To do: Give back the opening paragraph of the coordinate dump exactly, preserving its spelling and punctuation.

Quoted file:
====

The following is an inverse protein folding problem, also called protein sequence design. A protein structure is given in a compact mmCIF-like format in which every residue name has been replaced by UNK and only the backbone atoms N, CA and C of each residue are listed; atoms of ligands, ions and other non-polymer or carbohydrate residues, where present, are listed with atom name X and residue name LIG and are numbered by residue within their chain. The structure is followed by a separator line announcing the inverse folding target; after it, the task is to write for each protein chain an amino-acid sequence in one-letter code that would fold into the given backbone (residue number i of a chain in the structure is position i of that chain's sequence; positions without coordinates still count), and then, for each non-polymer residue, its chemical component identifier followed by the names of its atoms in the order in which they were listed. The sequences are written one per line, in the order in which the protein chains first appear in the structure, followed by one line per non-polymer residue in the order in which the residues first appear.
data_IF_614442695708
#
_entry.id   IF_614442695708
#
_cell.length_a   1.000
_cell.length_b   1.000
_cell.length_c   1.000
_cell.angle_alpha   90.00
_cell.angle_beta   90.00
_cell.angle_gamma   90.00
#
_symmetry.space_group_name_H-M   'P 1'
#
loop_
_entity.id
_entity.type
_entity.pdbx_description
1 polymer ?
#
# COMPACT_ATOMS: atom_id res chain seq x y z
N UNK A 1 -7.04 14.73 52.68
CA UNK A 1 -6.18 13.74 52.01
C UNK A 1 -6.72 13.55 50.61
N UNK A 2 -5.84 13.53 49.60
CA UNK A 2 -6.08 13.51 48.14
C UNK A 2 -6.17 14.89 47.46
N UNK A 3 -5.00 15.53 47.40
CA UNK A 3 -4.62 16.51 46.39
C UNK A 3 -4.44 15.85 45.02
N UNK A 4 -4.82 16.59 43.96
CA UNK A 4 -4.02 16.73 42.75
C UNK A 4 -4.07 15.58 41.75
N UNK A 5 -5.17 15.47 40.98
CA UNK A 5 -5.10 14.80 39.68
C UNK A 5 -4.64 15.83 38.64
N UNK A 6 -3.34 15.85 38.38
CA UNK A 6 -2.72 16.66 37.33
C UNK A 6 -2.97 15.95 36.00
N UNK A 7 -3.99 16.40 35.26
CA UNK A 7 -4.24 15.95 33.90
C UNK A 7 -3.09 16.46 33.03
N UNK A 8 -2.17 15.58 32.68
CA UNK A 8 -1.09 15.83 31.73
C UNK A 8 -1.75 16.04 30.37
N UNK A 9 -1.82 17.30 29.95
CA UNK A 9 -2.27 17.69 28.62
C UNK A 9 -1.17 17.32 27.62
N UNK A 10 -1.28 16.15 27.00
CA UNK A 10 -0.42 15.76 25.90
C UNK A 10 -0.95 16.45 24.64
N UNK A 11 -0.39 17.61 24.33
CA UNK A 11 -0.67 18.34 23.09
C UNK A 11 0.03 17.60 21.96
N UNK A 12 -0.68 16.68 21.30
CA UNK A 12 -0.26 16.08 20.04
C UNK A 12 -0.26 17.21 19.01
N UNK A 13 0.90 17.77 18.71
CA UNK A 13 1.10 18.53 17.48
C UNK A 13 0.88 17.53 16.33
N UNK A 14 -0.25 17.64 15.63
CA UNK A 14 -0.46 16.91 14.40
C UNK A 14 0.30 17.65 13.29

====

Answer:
The following is an inverse protein folding problem, also called protein sequence design. A protein structure is given in a compact mmCIF-like format in which every residue name has been replaced by UNK and only the backbone atoms N, CA and C of each residue are listed; atoms of ligands, ions and other non-polymer or carbohydrate residues, where present, are listed with atom name X and residue name LIG and are numbered by residue within their chain. The structure is followed by a separator line announcing the inverse folding target; after it, the task is to write for each protein chain an amino-acid sequence in one-letter code that would fold into the given backbone (residue number i of a chain in the structure is position i of that chain's sequence; positions without coordinates still count), and then, for each non-polymer residue, its chemical component identifier followed by the names of its atoms in the order in which they were listed. The sequences are written one per line, in the order in which the protein chains first appear in the structure, followed by one line per non-polymer residue in the order in which the residues first appear.